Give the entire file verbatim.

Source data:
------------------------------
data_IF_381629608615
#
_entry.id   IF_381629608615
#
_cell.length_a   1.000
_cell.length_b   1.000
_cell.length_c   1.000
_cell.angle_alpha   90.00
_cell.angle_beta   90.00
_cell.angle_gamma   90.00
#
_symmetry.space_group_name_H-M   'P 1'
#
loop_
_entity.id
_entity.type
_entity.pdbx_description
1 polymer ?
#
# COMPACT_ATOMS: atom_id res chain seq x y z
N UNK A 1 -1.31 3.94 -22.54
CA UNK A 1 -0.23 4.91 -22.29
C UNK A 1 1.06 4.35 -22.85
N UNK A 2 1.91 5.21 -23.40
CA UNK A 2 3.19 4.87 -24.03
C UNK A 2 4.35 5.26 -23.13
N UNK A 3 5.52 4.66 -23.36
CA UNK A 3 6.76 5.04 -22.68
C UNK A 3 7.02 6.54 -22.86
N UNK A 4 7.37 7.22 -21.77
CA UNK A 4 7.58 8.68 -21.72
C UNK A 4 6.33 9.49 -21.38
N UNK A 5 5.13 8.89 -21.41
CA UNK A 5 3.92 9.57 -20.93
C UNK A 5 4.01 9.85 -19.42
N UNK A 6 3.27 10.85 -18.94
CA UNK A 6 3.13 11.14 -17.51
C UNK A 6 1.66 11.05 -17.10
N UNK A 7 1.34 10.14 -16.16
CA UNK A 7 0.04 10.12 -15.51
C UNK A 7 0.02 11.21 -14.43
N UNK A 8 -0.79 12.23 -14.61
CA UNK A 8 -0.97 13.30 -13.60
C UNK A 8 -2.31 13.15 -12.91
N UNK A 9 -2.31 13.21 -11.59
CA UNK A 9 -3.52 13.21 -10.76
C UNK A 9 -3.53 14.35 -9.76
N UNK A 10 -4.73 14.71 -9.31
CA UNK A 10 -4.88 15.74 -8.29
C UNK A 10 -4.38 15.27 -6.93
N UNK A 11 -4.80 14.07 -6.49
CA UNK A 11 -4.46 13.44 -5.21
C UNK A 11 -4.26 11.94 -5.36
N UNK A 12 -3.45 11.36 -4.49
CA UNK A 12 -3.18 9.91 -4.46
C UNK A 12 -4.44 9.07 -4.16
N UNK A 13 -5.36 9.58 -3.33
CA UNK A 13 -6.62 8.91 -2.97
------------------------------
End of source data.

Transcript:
data_IF_381629608615
#
_entry.id   IF_381629608615
#
_cell.length_a   1.000
_cell.length_b   1.000
_cell.length_c   1.000
_cell.angle_alpha   90.00
_cell.angle_beta   90.00
_cell.angle_gamma   90.00
#
_symmetry.space_group_name_H-M   'P 1'
#
loop_
_entity.id
_entity.type
_entity.pdbx_description
1 polymer ?
#
# COMPACT_ATOMS: atom_id res chain seq x y z
N UNK A 1 -1.31 3.94 -22.54
CA UNK A 1 -0.23 4.91 -22.29
C UNK A 1 1.06 4.35 -22.85
N UNK A 2 1.91 5.21 -23.40
CA UNK A 2 3.19 4.87 -24.03
C UNK A 2 4.35 5.26 -23.13
N UNK A 3 5.52 4.66 -23.36
CA UNK A 3 6.76 5.04 -22.68
C UNK A 3 7.02 6.54 -22.86
N UNK A 4 7.37 7.22 -21.77
CA UNK A 4 7.58 8.68 -21.72
C UNK A 4 6.33 9.49 -21.38
N UNK A 5 5.13 8.89 -21.41
CA UNK A 5 3.92 9.57 -20.93
C UNK A 5 4.01 9.85 -19.42
N UNK A 6 3.27 10.85 -18.94
CA UNK A 6 3.13 11.14 -17.51
C UNK A 6 1.66 11.05 -17.10
N UNK A 7 1.34 10.14 -16.16
CA UNK A 7 0.04 10.12 -15.51
C UNK A 7 0.02 11.21 -14.43
N UNK A 8 -0.79 12.23 -14.61
CA UNK A 8 -0.97 13.30 -13.60
C UNK A 8 -2.31 13.15 -12.91
N UNK A 9 -2.31 13.21 -11.59
CA UNK A 9 -3.52 13.21 -10.76
C UNK A 9 -3.53 14.35 -9.76
N UNK A 10 -4.73 14.71 -9.31
CA UNK A 10 -4.88 15.74 -8.29
C UNK A 10 -4.38 15.27 -6.93
N UNK A 11 -4.80 14.07 -6.49
CA UNK A 11 -4.46 13.44 -5.21
C UNK A 11 -4.26 11.94 -5.36
N UNK A 12 -3.45 11.36 -4.49
CA UNK A 12 -3.18 9.91 -4.46
C UNK A 12 -4.44 9.07 -4.16
N UNK A 13 -5.36 9.58 -3.33
CA UNK A 13 -6.62 8.91 -2.97